Windows 7

i feel there is some bad sectors in yur hard disk.. dude... try doin disk checkin .. mostly it ll solve yur prob :)
My System SpecsSystem Spec
02 Aug 2010   #8

Windows 7 Ultimate 64-bit

Here's a progress report:

1) Holly C***! Apparently much of my problem was the solid color background delay

Solid Color Background Causes 30 Seconds Delay During the Logon Process in Windows 7 | Windows7hacker

I changed the background of my Aero desktop to a tiled solid-color bitmap that I created myself, instead of selecting a solid background and my system is greatly improved! It had been hanging multiple times a day, for about 30 seconds, during screen re-draws. Apparently this bug was affecting my system more than most. These annoying hangs have completely stopped. I had thought this problem was related to my boot-up problem, since the symptoms were similar (continuous disk activity, display working but otherwise hung).

2) However, the boot process still varies from 10 minutes to less than a minute. The 10 minute involves getting to the Windows flag on boot-up, and then there's 10 minutes of continuous disk access, and then it goes to the login screen. Upon reboot (or sometimes even just the second boot of the day), it will boot up in less than a minute.

3) It's not my disks. I've done a thorough check with Microsoft, Seagate, and WD software. There's no indication that my disks are in any way bad, and there is no significant re-mapping of bad sectors.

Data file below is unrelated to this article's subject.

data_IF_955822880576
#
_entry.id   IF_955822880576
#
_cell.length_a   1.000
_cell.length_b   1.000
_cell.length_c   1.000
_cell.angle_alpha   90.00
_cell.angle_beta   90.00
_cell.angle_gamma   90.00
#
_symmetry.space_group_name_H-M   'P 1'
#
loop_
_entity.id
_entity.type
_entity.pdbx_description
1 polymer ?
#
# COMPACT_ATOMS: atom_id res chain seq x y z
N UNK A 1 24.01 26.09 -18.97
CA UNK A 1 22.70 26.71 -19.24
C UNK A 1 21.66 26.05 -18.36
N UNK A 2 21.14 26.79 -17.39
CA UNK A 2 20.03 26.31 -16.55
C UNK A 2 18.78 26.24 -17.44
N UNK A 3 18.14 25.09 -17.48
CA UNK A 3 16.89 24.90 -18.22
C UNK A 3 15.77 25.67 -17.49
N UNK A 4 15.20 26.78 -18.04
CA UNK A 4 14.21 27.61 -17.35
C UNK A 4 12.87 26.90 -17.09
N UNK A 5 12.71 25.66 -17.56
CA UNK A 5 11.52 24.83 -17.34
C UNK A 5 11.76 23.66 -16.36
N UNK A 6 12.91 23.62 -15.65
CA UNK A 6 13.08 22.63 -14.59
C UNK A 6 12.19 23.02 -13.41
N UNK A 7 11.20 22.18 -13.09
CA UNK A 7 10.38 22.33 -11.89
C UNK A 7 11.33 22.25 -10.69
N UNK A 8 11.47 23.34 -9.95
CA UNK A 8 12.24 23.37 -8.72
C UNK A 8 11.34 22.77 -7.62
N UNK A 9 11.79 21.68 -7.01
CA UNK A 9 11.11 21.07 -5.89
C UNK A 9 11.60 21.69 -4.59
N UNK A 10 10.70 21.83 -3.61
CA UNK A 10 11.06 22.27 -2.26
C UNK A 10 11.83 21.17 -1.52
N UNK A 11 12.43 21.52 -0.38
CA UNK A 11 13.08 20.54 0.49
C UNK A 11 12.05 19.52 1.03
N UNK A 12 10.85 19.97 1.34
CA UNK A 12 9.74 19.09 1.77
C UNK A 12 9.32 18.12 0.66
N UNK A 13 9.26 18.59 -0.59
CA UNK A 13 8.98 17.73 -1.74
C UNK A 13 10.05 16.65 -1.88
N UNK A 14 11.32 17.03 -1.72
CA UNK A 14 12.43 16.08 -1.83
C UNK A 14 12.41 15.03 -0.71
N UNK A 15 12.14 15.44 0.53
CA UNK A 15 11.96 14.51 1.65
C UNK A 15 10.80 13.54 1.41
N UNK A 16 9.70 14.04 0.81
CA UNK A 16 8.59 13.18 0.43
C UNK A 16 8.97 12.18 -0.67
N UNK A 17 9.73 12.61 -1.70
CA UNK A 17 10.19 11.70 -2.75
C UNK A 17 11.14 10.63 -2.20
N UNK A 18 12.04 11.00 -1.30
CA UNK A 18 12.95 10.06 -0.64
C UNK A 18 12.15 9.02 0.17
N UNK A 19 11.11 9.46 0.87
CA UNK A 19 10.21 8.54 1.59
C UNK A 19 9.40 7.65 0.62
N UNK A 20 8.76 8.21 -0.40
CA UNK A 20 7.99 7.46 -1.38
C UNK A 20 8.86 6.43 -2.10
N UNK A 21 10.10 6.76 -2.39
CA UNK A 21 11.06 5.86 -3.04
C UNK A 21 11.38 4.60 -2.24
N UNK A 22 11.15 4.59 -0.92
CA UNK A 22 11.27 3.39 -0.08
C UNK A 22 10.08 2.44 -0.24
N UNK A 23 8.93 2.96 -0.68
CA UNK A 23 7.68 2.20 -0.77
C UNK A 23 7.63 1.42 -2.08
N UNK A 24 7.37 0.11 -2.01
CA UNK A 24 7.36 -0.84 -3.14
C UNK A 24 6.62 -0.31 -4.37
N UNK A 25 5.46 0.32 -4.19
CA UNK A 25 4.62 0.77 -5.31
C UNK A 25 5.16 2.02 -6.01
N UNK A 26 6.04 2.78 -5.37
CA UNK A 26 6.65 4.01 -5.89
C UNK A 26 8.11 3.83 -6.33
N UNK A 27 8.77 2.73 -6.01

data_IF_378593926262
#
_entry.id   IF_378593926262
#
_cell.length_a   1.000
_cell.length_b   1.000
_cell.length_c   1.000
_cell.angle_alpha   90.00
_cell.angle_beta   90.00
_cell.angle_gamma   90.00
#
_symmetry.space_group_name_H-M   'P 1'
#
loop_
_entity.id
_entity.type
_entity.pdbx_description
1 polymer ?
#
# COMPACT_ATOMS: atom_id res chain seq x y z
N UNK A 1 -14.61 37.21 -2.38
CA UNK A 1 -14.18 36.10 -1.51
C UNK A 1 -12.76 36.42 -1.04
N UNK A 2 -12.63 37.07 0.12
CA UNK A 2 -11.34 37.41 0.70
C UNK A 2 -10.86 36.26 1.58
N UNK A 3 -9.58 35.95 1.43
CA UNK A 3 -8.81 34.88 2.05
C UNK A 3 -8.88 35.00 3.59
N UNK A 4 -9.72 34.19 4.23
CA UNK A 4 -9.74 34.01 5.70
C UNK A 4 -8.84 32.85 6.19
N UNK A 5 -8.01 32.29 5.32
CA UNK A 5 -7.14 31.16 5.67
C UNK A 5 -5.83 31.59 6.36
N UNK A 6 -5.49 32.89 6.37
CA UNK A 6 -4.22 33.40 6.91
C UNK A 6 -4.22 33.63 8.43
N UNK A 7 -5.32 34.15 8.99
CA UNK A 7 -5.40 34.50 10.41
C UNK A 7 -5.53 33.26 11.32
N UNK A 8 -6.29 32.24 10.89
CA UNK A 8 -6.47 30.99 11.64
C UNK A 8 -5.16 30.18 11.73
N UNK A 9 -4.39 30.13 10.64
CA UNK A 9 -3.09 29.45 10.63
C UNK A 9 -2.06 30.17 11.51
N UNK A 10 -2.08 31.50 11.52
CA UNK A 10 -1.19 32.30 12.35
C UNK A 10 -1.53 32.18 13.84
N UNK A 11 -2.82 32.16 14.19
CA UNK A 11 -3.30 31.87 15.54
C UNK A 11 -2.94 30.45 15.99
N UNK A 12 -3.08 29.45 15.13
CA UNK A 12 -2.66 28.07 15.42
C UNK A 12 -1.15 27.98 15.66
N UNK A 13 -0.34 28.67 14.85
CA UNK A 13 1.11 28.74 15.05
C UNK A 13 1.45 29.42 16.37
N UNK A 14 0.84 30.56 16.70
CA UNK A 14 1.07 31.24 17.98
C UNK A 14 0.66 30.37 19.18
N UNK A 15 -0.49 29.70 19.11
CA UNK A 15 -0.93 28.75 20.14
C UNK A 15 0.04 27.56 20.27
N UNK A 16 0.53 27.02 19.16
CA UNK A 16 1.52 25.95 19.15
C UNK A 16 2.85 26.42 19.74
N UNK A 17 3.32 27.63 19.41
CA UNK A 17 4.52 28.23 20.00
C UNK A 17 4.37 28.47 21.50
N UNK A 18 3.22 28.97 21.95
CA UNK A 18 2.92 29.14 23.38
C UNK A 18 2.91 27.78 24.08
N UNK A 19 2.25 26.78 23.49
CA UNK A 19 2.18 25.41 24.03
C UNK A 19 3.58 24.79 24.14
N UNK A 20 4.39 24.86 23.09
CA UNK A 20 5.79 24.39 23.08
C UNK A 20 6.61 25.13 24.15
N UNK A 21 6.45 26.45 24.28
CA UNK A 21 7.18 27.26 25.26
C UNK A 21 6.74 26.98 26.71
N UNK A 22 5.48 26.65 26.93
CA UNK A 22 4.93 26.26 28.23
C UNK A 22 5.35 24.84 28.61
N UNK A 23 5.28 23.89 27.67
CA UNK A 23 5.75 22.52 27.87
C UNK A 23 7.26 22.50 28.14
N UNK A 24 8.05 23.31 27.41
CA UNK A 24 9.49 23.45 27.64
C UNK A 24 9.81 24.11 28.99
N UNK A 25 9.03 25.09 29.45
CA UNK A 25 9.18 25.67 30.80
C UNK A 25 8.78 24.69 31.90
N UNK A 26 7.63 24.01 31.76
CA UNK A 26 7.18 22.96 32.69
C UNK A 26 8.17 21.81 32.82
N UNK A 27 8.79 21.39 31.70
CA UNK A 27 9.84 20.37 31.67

4) It's probably not a virus. I've got Norton Internet Security, and it seems to work fine and has no problems. A Malwarebytes scan also shows no problems.

So, any further suggestions? Note that my ntbtlog is posted above.
My System SpecsSystem Spec
02 Aug 2010   #9

W7 Prof 64 bit

Is there a bios update for the mobo?
Is there a motherboard chipset update?

Could try clearing and re-setting up the bios.
My System SpecsSystem Spec
02 Aug 2010   #10

Windows 7 Home Premium

Did it always take 10min to boot first time...
If not, did it by any chance relate to a Norton Update?

Hate to say it because I hear it's greatly improved but I always suspect Norton of bad behavior, it was often worse than the virus itself.

Could it be Norton scanning the disk before boot. Have you checked Norton's preferences and see if there's a rootkit scan going on. I would even try temporarily disabling some of Norton's features just to see if boot times drop.

My System SpecsSystem Spec

 Very long cold boot (10 minutes)